Whispering Pines


Staff member
Site Administrator
Jul 31, 2004
Ben's Branch, Stephen Creek
But we do have southern flying squirrels

That explains it then. This is from A Field Guide to the Pine Barrens of New Jersey by Howard P. Boyd, page 236


M1 Abrams

May 4, 2023
Burlington County
Prior to visiting Smithville this afternoon, I stopped at Whispering Pines to check on that bumpy little fungus. It had begun to break down.

Asymmetrical Whispering Pines fungus_following wkend.png

As mentioned earlier, it was sitting on its own by the trailhead. The wood in the bottom left corner is the edge of the parking area.
Whispering Pines_area around asymmetrical fungus.png

I wonder if this is a form of "earthball" of the genus Scleroderma? Looking through pictures of fungi online in the last few days, that seemed to be the closest match. Scleroderma cepa is listed among common fungi of NJ on the New Jersey Mycological Association website. That's my totally uninformed guess.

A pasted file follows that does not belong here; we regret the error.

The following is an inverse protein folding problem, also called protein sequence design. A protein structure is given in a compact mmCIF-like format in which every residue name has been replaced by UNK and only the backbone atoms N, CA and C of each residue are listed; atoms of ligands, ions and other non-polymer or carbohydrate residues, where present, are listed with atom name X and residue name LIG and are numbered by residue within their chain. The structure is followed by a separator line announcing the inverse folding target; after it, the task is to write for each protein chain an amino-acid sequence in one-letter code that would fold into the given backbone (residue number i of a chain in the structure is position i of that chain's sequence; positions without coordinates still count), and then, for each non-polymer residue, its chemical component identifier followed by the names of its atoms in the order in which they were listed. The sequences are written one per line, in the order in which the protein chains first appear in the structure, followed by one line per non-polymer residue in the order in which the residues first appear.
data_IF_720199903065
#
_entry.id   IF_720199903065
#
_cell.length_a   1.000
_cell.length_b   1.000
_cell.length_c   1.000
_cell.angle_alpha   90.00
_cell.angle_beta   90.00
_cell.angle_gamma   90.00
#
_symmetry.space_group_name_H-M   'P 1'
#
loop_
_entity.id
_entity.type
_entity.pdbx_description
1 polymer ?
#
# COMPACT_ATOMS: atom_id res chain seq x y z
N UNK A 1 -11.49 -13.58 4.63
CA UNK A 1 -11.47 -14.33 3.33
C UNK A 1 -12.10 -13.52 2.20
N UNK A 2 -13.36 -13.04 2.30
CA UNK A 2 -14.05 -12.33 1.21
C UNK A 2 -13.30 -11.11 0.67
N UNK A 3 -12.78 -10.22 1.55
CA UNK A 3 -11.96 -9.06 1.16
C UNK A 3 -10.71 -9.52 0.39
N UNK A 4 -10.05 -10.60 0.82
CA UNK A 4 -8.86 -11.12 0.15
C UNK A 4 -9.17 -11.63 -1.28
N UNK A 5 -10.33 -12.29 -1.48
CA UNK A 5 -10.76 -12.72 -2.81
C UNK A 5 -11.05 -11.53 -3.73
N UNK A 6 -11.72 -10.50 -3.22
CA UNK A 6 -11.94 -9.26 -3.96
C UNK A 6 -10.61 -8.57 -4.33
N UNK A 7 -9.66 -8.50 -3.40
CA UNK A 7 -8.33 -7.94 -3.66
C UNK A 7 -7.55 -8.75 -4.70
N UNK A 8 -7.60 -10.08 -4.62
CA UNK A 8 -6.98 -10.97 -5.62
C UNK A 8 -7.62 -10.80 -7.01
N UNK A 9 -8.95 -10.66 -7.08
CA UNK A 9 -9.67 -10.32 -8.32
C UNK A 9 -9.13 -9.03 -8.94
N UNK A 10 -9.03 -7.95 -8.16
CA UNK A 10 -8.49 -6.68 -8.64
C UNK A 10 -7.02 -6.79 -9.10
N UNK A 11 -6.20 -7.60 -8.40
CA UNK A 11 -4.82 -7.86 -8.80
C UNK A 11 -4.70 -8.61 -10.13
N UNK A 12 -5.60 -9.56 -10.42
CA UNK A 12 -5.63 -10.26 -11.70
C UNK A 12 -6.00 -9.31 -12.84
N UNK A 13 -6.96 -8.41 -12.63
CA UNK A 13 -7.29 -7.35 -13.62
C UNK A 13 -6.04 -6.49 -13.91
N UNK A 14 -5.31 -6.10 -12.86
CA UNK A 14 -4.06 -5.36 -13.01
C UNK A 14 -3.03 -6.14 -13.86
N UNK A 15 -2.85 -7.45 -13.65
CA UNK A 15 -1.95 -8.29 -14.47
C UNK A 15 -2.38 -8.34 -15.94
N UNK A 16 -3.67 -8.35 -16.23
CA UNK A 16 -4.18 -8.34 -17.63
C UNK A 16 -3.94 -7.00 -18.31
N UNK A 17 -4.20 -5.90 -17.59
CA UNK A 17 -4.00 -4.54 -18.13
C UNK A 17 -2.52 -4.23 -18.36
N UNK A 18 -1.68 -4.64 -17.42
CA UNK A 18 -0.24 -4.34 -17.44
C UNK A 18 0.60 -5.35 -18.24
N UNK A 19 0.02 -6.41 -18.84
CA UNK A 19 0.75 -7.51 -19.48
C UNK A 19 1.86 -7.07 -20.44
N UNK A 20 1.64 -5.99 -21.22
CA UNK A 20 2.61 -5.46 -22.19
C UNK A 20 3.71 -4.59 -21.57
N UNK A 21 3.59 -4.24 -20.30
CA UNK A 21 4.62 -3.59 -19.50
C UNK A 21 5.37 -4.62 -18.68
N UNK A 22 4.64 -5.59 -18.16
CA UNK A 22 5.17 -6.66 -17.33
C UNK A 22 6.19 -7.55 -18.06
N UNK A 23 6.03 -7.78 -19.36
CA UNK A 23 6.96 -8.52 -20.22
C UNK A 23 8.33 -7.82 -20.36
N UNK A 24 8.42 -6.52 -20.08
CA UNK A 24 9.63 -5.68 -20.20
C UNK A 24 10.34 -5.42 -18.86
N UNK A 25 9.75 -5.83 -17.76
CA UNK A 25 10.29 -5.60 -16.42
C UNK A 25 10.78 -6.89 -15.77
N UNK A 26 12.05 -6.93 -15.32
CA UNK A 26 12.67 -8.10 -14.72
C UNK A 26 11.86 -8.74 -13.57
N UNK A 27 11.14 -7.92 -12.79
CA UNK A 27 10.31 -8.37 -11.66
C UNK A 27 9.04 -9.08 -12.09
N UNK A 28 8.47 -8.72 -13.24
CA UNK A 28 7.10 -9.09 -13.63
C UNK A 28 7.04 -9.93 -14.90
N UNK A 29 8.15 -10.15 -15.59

I haven't gotten to the best part. While I was checking out the fungus, another vehicle arrived. I was joined by two other folks, one of them who turned out to be none other than stiltzkin! The number of NJPB members who I've had the honor of meeting instantly doubled! We had a brief, impromptu, two member plus one guest meeting, then I headed to Mount Holly.


Feb 8, 2022
It was very nice to meet you in person! On the way back from Chatsworth I remembered your post, so a friend and I stopped to check out the mystery fungi. When I saw someone right at the trailhead taking a picture, I thought: what are the chances? Great timing.

My guess would be just as uninformed as yours, but I think Scleroderma looks about right. It became much clearer that it is a puffball/earthball fungus after it popped open.

There are more of them nearby along the trail. They blend in very well with pebbles.


And here is a similar one - probably a different species - that I saw maybe an hour before we met up, in the Parker Preserve.